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A Reconceptualisation of the Self in Humanistic Psychology: Heidegger, Foucault and the Sociocultural Turn

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Abstract Since the early 1970s humanistic psychology has struggled to remain a relevant force in the social and psychological sciences, we attribute this in part to a conceptualisation of the self rooted in theoretically outmoded thinking. In response to the issue of relevancy a sociocultural turn has been called for within humanistic psychology, which draws directly and indirectly on the conceptual insights of Michel Foucault. However, this growing body of research lacks a unifying conceptual base that is able to encompass its new perspectives (its call for a sociocultural turn) and the movement’s theoretical antecedents (the actualising tendency). This analysis suggests a way forward by offering a potential reconceptualisation of the self in humanistic psychology through the existential-phenomenology of Martin Heidegger. We argue that Heidegger’s conception of the self takes account of subjectivities produced in discourse and institutional practice, while acknowledging the human capacity for actualisation in his concept of the authentic-self.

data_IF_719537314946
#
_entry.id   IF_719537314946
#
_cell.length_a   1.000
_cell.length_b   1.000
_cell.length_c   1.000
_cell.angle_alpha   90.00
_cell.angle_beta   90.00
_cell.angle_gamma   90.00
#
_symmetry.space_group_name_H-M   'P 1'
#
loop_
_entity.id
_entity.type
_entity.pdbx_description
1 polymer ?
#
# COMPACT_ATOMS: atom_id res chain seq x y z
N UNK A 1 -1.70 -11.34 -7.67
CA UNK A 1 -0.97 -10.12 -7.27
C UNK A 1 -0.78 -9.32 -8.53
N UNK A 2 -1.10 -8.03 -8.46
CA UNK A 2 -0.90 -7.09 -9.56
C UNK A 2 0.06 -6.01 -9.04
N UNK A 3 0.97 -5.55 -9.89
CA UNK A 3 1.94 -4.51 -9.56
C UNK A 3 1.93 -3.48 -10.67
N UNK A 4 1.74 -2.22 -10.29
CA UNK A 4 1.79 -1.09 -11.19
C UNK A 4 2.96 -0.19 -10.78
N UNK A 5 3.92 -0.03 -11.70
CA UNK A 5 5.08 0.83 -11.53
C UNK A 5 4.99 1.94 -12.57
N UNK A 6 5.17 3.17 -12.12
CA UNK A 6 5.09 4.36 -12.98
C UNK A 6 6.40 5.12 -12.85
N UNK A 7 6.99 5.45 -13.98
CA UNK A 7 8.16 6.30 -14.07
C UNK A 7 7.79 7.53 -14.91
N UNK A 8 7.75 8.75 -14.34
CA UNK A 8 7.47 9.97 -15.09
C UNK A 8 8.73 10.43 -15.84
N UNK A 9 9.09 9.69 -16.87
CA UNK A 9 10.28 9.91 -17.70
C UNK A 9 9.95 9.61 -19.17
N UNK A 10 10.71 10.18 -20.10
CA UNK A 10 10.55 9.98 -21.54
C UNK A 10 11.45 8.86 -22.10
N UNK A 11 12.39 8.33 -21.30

Affiliations: 1: Graduate School of Psychology, Assumption University Bangkok ; 2: Management Discipline Group, University of Technology Sydney


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